Tuesday, January 31, 2006
Corrections Don't Always Correct
The other day, Jane Hamsher spotted an almost unconsciousable mistake in a column written by Dana Milbank for the Washington Post:
Continuing its tradition of journalistic excellence, the Washington Post sends its best and brightest to bash the blogs:
Elected Democrats and their liberal base are in one of their periodic splits between pragmatism and symbolism. Under pressure from blogs and liberal groups, Sen. John F. Kerry (D-Mass.) yesterday attempted an obviously doomed filibuster against the Supreme Court nomination of Samuel Alito -- and Kerry got only 25 of the 60 needed votes.
Don't worry Dana, we will unleash no swarm of "hate speech" upon your tender ears explaining the difference between 41 and 60...
Now the Post edited Milbank's column and added a correction:
Earlier versions of this story incorrectly reported as 60 the number of votes needed to sustain a filibuster. Sixty votes are needed to stop a filibuster. The incorrect information has been removed from this story.
This is the corrected line:
Under pressure from blogs and liberal groups, Sen. John F. Kerry (D-Mass.) yesterday attempted an obviously doomed filibuster against the Supreme Court nomination of Samuel Alito -- and Kerry got only 25 votes.
But now the paragraph doesn't really make sense.
And the entire column doesn't make any sense.
Because that one incorrect line was the glue that held it together in the first place.
Notice how the correction doesn't say "and Kerry only got 25 of the 41 votes needed."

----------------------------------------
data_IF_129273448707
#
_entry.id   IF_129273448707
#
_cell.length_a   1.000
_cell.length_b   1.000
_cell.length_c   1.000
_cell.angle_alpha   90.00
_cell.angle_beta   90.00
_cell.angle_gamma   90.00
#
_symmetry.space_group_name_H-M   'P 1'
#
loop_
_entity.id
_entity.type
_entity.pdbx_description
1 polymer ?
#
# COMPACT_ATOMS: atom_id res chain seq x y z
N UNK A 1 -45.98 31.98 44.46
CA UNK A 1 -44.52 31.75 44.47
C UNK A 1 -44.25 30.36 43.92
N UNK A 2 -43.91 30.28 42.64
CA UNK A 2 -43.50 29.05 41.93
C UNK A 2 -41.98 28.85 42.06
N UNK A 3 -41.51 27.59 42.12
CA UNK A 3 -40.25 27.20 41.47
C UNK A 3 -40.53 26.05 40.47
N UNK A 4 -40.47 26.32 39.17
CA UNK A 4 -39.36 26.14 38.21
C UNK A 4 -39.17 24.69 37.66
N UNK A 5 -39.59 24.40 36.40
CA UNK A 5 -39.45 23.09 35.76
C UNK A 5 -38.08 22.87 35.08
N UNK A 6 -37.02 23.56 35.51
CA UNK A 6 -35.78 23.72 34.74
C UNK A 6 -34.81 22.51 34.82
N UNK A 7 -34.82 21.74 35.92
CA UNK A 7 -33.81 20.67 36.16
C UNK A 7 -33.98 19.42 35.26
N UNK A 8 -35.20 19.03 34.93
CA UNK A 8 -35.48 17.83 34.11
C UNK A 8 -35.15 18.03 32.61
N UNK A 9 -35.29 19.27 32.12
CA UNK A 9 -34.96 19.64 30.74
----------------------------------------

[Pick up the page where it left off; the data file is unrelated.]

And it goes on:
Because the truth doesn't pack the powerful punch that Milbank intended.
See how the next paragraph continues Milbank's thesis (which I guess has something to do with his silly title: "Tasting Victory, Liberals Instead Have a Food Fight"):
Likewise, the chance of a Republican Congress moving to impeach Bush is close to zero.
But with the correction added....there is nothing "[l]ikewise" about this next paragraph.
Twenty-five out of forty-one votes isn't the joke that Milbank thought twenty-five out of sixty was.
Simply stated, the shit don't be making sense.
(Time to interject some meanness: Milbank is really stupid. This wasn't a typo. This was an error. An error which apparently inspired him to write an entire column making hay out of his error. The appropriate correction - in my opinion: This entire column should have been deleted.)
Speaking of corrections....
(Correction: At the time of writing this...I wasn't aware that Tenet ever personally admitted using the "slam dunk" line but somehow - like a klutz - I missed this link: "Those were the two dumbest words I ever said," Tenet said in a speech at Kutztown University in Pennsylvania.)